The human brain is incredible.
I bet you didn't think that would be the first sentence of the first summer devotional. And maybe you're hating me a little bit right now because you'd rather be thinking about the beach than neuroscience. But bare with me.
Did you know that the human brain consists of 1 billion neurons? It can hold approximately 1 quadrillion pieces of information, which means it is virtually limitless. Memories begin forming in the womb as early as 4 months!
So if the brain is so incredible, why can't we remember what we had for breakfast yesterday? The reason is, our short term memory kind of sucks. Short term memory can only hold around 7 pieces of information for 20 seconds. And many scientists think that's generous and estimate it to be as low as 4 pieces of information!
We live in a time where more information than ever before is accessed through just the strike of a key. Alexa. Siri. Iris. We even have our own digital personal assistants to remember things for us so that we don't have to!
Dr. Maria Wember of the University of Birmingham puts it this way:
"One could speculate that this [sucky short term memory] extends to personal memories, as constantly looking at the world through the lens of our smartphone camera may result in us trusting our smartphones to store our memories for us. This way, we pay less attention to life itself and become worse at remembering events from our own lives."
Our brains incredible but sorely limited by the culture around us. As more things demand our attention, are we forgetting the most important things?
Today's passage is all about remembering. We'll be looking at a conversation that God is having with his people in one of the earliest books of the Bible- Deuteronomy. God's people have been wandering around in the wilderness for 40 years and they are finally about to enter into the land that God has prepared for them to settle in.
11 Be careful that you do not forget the Lord your God, failing to observe his commands, his laws and his decrees that I am giving you this day. 12 Otherwise, when you eat and are satisfied, when you build fine houses and settle down, 13 and when your herds and flocks grow large and your silver and gold increase and all you have is multiplied, 14 then your heart will become proud and you will forget the Lord your God, who brought you out of Egypt, out of the land of slavery. 15 He led you through the vast and dreadful wilderness, that thirsty and waterless land, with its venomous snakes and scorpions. He brought you water out of hard rock. 16 He gave you manna to eat in the wilderness, something your ancestors had never known, to humble and test you so that in the end it might go well with you. 17 You may say to yourself, “My power and the strength of my hands have produced this wealth for me.” 18 But remember the Lord your God, for it is he who gives you the ability to produce wealth, and so confirms his covenant, which he swore to your ancestors, as it is today.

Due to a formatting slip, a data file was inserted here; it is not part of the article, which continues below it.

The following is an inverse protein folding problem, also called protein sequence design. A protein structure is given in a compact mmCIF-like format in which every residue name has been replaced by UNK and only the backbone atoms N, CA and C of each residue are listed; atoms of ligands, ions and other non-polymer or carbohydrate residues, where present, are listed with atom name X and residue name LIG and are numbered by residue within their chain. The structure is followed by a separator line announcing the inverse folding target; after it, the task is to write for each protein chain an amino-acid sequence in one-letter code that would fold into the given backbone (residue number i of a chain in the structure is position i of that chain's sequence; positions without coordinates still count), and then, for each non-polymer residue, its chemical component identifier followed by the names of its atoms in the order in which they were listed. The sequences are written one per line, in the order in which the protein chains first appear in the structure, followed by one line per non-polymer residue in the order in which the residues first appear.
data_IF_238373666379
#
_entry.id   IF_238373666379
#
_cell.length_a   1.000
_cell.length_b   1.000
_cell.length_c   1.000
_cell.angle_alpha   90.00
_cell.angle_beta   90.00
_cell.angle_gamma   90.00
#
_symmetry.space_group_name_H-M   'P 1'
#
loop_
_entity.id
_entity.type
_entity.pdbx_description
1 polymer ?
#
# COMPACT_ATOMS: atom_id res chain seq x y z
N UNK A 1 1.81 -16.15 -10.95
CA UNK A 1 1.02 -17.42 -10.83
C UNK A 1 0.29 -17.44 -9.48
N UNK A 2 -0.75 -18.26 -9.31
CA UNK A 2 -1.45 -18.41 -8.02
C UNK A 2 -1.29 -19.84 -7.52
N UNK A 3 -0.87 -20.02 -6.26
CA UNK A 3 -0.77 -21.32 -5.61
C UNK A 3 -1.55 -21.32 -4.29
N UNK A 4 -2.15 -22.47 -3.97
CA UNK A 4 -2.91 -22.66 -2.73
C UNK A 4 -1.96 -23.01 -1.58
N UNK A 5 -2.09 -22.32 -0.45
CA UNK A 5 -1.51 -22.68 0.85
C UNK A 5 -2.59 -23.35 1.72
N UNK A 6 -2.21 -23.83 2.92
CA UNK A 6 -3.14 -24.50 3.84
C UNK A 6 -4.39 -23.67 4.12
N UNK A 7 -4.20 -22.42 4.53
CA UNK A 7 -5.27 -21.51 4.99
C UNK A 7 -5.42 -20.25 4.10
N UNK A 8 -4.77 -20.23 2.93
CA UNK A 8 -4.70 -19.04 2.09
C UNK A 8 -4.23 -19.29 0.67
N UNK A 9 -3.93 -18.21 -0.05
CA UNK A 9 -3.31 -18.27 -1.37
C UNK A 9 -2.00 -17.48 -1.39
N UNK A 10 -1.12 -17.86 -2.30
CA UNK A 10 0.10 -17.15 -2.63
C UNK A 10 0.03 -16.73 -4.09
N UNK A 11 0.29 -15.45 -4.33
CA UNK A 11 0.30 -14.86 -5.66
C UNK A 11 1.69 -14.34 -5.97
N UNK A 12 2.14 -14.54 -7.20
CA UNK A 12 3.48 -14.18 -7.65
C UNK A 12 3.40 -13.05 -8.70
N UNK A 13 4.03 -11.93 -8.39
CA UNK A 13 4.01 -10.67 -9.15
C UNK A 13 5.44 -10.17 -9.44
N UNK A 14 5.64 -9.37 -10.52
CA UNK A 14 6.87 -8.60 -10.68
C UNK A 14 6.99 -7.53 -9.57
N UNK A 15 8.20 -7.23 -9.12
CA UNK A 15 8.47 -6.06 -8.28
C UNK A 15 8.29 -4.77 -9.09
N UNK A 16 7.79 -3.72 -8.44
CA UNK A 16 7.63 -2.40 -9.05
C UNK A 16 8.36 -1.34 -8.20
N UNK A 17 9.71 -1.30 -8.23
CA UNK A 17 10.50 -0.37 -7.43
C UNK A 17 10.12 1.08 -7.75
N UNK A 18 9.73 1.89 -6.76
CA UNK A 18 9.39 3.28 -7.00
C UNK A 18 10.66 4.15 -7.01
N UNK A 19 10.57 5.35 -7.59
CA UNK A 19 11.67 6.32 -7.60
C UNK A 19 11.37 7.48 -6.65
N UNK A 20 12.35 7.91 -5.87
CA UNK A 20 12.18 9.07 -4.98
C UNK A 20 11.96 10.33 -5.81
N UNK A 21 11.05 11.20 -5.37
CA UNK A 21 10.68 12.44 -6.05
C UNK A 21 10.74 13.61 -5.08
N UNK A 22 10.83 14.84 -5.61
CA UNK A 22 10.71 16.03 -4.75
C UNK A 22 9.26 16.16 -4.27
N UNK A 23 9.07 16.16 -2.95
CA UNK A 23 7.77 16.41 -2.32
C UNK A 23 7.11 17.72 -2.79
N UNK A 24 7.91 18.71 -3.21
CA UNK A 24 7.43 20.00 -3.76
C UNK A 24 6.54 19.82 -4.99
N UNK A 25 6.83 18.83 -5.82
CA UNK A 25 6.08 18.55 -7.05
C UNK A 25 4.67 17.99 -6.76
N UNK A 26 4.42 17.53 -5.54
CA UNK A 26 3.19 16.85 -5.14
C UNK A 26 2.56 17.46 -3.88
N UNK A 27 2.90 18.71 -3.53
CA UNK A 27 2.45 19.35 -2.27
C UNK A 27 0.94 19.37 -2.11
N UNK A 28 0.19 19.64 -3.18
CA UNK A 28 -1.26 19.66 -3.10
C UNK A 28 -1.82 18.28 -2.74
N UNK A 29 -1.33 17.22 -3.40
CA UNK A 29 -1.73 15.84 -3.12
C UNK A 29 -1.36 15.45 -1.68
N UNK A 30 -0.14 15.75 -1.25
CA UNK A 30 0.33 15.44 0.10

QUESTIONS TO CONSIDER
- Imagine you are one of the people getting ready to head into the promised land. You've been wandering around in the dessert for 40 years and now it's finally time to settle down. What thoughts and feelings are running through your mind? What feelings do you have toward God- bitterness? Joy? Relief? Anger? Trust?
- What does God want his people to remember? What would happen if they forgot?
- Read Exodus 16 & 17 to learn more about the water & manna that God references. What do you notice about God in these passages? What do you notice about his people? Why does God bring up water & manna here?
- Read Deutronomy 8:11-18 again and notice everytime God says "forget" & "remember." What does God want you to understand about remembering and forgetting?
- Why is it so crucial for us to practice remembering what God has done in our lives? What might happen to us if we don't do this?
So what is the solution to our short-term memory dilema? Unlike us, the Israelites didn't have smartphones or Netflix, so in a way, it was easier for them to remember. According to neurologists the answer to our problem lies in our long-term memory. In order to remember the most important things, we must move them from short-term memory to long-term memory. But how do we do that?
For us, as people who long to deepen our faith in God, we must practice a disciple of regularly remembering what God has done in our lives. It's as simple as that. We must be people who carve out the necessary space to slow down and reflect, in opposition to a culture that entices us to binge and move to the next thing as fast as possible. We must be people who pay attention.
If we do not pause and remember God and his work in our lives, we run the risk of becoming people whose, "heart[s] will become proud and you will forget the Lord your God, who brought you out of Egypt, out of the land of slavery."
Here is an idea on how you can pause and remember God this week.
Carve out an hour and head to a coffee shop or a park. Pull out a journal and reflect on the last school year. Ask yourself these questions:
1. Over the last 9 months, where did God seem particulary close or near? Where did he seem distant?
2. What was I most grateful for? What was I least grateful for?
3. How did I respond to opportunities to share God's love? How did I miss or ignore opportunities to share God's love?
4. What are several key ways that I grew in my relationship with God? If I could choose a key word or phrase to describe my spiritual life over the last 9 months, what would it be?
Once you have answered these questions, scan over what you wrote and look for any themes or repeated words that pop up to you. What does God want you to remember about him?
Consider using the first 3 questions every week, reflecting on your summer a week at a time so that you can pay attention to what God is up to.